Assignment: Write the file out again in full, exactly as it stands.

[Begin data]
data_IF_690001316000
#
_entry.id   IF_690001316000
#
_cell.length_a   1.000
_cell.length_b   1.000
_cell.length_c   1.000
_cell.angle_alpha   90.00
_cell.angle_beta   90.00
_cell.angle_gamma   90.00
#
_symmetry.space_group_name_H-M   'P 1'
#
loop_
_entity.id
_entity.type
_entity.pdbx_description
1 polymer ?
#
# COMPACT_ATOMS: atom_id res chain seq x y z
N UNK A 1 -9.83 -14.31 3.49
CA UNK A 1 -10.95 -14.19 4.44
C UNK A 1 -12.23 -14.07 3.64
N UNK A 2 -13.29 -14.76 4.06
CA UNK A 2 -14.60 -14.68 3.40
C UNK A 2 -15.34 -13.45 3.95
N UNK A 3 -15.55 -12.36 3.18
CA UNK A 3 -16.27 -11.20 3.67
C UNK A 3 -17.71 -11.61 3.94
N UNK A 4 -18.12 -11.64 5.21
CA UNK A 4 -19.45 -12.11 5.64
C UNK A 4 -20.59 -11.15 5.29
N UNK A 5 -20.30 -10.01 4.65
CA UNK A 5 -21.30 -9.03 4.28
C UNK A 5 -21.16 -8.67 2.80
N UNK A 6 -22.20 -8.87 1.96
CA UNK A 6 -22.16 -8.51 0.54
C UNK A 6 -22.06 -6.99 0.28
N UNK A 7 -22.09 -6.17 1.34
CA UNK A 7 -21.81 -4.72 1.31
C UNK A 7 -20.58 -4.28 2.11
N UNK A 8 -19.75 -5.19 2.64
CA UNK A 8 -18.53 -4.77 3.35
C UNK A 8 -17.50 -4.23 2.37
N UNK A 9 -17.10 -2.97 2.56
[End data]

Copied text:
data_IF_690001316000
#
_entry.id   IF_690001316000
#
_cell.length_a   1.000
_cell.length_b   1.000
_cell.length_c   1.000
_cell.angle_alpha   90.00
_cell.angle_beta   90.00
_cell.angle_gamma   90.00
#
_symmetry.space_group_name_H-M   'P 1'
#
loop_
_entity.id
_entity.type
_entity.pdbx_description
1 polymer ?
#
# COMPACT_ATOMS: atom_id res chain seq x y z
N UNK A 1 -9.83 -14.31 3.49
CA UNK A 1 -10.95 -14.19 4.44
C UNK A 1 -12.23 -14.07 3.64
N UNK A 2 -13.29 -14.76 4.06
CA UNK A 2 -14.60 -14.68 3.40
C UNK A 2 -15.34 -13.45 3.95
N UNK A 3 -15.55 -12.36 3.18
CA UNK A 3 -16.27 -11.20 3.67
C UNK A 3 -17.71 -11.61 3.94
N UNK A 4 -18.12 -11.64 5.21
CA UNK A 4 -19.45 -12.11 5.64
C UNK A 4 -20.59 -11.15 5.29
N UNK A 5 -20.30 -10.01 4.65
CA UNK A 5 -21.30 -9.03 4.28
C UNK A 5 -21.16 -8.67 2.80
N UNK A 6 -22.20 -8.87 1.96
CA UNK A 6 -22.16 -8.51 0.54
C UNK A 6 -22.06 -6.99 0.28
N UNK A 7 -22.09 -6.17 1.34
CA UNK A 7 -21.81 -4.72 1.31
C UNK A 7 -20.58 -4.28 2.11
N UNK A 8 -19.75 -5.19 2.64
CA UNK A 8 -18.53 -4.77 3.35
C UNK A 8 -17.50 -4.23 2.37
N UNK A 9 -17.10 -2.97 2.56